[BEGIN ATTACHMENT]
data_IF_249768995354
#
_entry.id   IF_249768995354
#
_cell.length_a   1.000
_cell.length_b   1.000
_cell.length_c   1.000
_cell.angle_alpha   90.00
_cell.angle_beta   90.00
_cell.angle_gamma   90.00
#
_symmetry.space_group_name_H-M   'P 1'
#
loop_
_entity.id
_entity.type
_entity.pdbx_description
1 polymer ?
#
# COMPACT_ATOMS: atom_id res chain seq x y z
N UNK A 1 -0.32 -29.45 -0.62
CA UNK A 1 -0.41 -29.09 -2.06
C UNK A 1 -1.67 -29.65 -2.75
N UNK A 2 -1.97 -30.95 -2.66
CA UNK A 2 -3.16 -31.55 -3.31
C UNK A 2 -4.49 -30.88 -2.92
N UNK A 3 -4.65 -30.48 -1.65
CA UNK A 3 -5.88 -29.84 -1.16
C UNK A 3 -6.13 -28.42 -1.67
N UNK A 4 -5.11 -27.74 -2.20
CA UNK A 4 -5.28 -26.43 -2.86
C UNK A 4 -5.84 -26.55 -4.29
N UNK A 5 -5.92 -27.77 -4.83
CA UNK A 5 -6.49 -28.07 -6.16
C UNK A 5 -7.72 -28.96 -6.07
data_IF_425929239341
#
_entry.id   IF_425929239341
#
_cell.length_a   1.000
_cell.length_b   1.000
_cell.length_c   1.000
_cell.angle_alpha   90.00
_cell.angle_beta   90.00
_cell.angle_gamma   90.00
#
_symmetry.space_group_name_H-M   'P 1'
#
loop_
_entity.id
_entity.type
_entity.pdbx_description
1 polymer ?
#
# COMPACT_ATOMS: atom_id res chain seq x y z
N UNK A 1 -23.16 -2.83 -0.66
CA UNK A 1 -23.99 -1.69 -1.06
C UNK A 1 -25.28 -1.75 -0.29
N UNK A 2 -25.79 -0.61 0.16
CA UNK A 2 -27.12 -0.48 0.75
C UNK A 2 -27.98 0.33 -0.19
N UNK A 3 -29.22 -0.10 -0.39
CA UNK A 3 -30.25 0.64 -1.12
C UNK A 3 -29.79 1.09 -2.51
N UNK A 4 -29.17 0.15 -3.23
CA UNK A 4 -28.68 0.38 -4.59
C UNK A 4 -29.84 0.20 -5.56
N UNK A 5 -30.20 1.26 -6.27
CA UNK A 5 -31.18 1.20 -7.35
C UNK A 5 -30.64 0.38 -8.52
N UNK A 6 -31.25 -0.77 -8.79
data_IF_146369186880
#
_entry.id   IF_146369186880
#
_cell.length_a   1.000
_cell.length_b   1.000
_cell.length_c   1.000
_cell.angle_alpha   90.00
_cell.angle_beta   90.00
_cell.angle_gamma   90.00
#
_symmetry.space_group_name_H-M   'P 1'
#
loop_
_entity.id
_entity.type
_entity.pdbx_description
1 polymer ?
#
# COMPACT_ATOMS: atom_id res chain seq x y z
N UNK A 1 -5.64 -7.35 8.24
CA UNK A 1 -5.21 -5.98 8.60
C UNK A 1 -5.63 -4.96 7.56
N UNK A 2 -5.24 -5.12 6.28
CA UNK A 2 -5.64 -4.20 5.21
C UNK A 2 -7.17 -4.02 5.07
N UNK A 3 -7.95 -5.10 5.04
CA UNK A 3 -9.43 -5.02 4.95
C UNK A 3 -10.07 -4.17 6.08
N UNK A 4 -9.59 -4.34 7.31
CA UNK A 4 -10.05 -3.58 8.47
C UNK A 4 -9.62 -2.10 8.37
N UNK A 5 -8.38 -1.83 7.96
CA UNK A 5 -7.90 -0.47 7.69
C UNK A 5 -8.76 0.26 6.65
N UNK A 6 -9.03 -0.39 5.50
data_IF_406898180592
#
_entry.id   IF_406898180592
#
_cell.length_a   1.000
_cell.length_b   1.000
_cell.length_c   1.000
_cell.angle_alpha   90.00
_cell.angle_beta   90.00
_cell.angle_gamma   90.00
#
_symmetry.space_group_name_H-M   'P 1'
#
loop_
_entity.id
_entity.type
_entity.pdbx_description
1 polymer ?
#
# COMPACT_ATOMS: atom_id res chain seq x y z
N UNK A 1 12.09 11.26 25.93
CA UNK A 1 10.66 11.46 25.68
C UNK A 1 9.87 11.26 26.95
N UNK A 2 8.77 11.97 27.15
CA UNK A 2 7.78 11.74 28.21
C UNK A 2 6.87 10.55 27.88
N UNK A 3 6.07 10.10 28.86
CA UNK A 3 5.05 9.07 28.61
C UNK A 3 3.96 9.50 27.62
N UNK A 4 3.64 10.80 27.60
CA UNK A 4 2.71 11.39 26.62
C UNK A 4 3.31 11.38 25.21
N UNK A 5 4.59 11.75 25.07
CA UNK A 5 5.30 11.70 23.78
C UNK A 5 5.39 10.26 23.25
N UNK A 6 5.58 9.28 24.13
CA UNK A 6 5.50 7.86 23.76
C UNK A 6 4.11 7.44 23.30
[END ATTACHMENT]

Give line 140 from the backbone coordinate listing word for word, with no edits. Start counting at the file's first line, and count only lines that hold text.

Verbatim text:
N UNK A 5 4.59 11.75 25.07